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March 01, 2007
Toxic Cosmetics Getting Under the Skin of Concerned Investors
    by Anne Moore Odell

Health-conscious investors and consumers are starting to demand cosmetic companies report and ban toxic ingredients.

As new studies expose the high number of toxic ingredients in personal care products and cosmetics, many consumers are asking just how safe are the products they use every day. Meanwhile, many investors are asking how safe from liability and market changes are the companies that manufacture and sell these products.

"The ground is shifting for manufacturers across all industries, including personal care," stated Noran Eid, an analyst at Innovest Strategic Value Advisors. "Investors should be aware of these issues when assessing long-term competitiveness and profitability."

Richard Liroff of the Investor Environmental Health Network (IEHN) agreed: "the safer cosmetics issue is part of larger safer chemicals policy issue. Companies need to know what's in their products or otherwise they run the risk of getting locked out of markets."

With the release of three major reports on toxic chemicals in the last two months, various companies, investors and concerned citizens are seriously inquiring what are the short-and-long term health effects of toxic chemicals on the human body. Pressure for cosmetics companies to change the way they manufacture and market products is coming from several directions at once: from local, state, federal and international governments, from shareholders, and from consumers. The cosmetic industry, including goods and services, accounts for up to $60 billion a year in sales in the US alone.

IEHN’s report, entitled "Beneath the Skin: Hidden Liabilities, Market Risk and Drivers of Change in the Cosmetics and Personal Care Products Industry" focuses on the cosmetic industry’s lack of regulation in the US. According to the report, the industry operates with little oversight by the Food and Drug Administration (FDA). The IEHN is a collaboration of 20 investment managers, working with companies to create safer chemical policies.

Less than two weeks before the release of the IEHN report, Innovest Strategic Value Advisors released a report called, "Cross-Cutting Effects of Chemical Liability from Products" that examines four major industries, of which personal care was one, and the loss of market share if companies don’t address toxic chemicals in products.

The third report, "Toxic Chemicals, Asian Investors are at Risk," was released January 2007 by the Association for Sustainable & Responsible Investment in Asia (ASrIA). This report looks at Asia’s lack of response to chemical reforms passed in other areas of the world. The report warns investors that Asian companies could face a marked loss of market share unless they start to address chemicals found in products.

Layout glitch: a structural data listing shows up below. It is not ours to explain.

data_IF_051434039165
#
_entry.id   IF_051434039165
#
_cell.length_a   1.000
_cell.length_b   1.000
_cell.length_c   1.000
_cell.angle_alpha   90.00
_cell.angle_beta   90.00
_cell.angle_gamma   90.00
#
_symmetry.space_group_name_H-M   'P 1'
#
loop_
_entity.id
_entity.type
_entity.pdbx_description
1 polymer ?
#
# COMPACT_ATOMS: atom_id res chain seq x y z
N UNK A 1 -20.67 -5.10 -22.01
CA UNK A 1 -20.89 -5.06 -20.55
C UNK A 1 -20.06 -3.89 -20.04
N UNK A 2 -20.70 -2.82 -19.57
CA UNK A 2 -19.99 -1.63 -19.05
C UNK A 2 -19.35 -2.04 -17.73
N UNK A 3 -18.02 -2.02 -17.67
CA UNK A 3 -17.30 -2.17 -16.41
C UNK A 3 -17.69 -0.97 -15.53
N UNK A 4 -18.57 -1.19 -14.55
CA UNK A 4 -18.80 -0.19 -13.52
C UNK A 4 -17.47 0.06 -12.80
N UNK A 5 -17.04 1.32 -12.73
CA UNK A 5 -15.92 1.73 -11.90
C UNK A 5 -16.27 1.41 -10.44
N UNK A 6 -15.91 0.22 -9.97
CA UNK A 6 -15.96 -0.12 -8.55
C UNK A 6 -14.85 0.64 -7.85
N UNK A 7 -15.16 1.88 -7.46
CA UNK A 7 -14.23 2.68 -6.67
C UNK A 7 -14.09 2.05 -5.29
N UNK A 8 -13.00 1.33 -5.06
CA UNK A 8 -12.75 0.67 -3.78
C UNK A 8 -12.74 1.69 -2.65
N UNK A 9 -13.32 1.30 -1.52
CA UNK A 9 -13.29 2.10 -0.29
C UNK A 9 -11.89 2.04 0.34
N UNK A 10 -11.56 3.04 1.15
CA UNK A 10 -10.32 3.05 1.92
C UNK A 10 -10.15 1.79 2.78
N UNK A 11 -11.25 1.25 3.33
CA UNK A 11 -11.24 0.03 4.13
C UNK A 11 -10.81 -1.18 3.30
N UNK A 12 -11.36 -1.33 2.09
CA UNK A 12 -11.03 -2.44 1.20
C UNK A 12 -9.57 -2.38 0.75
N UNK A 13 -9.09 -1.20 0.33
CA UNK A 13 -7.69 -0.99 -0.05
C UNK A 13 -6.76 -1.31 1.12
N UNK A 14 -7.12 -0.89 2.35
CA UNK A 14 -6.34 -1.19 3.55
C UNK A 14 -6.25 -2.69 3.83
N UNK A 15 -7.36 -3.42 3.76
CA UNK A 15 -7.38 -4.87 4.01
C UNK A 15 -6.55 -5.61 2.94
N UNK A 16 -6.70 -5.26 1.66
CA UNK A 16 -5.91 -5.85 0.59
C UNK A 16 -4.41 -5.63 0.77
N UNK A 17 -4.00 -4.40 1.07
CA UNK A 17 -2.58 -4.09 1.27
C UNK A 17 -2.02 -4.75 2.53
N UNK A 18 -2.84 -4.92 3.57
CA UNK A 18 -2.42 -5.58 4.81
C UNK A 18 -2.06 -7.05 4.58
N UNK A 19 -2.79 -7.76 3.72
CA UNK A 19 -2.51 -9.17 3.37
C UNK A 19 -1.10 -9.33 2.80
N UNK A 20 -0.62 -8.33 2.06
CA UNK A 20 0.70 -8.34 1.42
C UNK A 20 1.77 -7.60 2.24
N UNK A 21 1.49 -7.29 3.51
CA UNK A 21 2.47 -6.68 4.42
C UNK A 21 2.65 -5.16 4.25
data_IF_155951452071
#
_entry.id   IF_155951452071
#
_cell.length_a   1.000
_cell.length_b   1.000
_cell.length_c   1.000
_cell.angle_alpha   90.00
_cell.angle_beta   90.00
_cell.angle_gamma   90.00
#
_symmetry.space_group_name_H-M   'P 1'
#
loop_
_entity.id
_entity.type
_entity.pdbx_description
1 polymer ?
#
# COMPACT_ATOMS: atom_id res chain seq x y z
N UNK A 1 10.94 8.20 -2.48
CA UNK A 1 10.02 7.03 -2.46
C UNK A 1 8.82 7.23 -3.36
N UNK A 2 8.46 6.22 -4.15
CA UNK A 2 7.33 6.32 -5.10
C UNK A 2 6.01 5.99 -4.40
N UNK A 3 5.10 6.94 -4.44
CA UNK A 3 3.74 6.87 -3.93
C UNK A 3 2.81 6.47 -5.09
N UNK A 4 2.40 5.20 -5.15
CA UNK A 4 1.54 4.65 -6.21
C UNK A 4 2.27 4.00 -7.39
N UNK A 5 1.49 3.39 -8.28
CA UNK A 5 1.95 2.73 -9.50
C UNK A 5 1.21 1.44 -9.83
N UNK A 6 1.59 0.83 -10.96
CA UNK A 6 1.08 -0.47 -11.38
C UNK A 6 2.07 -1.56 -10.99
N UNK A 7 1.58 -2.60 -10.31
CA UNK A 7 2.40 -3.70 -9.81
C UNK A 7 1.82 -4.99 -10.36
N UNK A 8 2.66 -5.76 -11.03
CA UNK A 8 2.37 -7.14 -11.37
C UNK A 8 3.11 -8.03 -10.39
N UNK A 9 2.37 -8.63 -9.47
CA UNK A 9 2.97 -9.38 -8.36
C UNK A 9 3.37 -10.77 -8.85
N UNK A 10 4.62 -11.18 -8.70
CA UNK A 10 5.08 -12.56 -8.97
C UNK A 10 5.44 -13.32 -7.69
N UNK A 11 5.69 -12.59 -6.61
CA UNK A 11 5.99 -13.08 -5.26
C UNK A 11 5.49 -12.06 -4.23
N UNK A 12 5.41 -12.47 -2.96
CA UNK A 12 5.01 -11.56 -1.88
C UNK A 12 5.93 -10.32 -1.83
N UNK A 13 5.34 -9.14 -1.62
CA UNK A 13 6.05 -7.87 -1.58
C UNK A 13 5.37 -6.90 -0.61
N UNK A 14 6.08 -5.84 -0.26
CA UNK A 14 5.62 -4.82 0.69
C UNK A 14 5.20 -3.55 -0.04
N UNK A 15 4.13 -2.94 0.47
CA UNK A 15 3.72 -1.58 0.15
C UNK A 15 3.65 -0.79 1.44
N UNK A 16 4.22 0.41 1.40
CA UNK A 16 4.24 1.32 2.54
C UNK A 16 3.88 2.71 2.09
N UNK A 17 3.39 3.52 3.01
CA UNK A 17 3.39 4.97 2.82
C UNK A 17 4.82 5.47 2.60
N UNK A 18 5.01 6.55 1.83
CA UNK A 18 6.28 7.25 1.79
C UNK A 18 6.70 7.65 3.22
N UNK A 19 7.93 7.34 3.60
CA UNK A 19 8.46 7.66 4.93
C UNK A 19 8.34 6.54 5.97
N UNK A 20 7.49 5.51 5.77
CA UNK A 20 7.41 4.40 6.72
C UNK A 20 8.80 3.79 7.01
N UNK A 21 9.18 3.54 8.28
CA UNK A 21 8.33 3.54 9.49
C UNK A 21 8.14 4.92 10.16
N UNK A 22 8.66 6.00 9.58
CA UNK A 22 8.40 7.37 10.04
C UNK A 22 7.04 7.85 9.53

"The issues associated with toxins in cosmetics threaten to pose volatility to long term markets, and regulatory shocks, over time," said Sanford Lewis, Counsel for IEHN and one of the authors of its report. "Moving to safer materials is not just a niche issue, it is a crucial opportunity to move in advance of consumer sensitivities and regulatory trends, and a substantial risk to companies not to do so."

In 2007, shareholders have submitted thirteen resolutions concerning chemicals in products, up from ten the previous year. It remains to be seen how many resolutions reach the shareholders as proxies. Currently, proposals are being taken off the table after agreements have been reached with filers and companies.

Last year and again this year, Boston Common Asset Management filed resolutions at the drugstore chain CVS on the issue of cosmetic safety. Last year’s resolution received 8.74% vote in favor. "Asking CVS to develop a cosmetics safety policy that is then implemented, not only under their private label cosmetics, but whom they purchase from (brand names), would be a critical step for CVS to take in the effort to address cosmetic safety," Lauren Compere, Chief Administrative Officer at Boston Common, told

New concerns over toxic chemicals in products come from recent scientific studies of the effects of chemicals on the body. The common ingredient phthalate has been linked to underdeveloped reproductive organs in males. Another area of concern is the cosmetics industry’s use of nano-particles that can enter the bloodstream and cause tissue damage.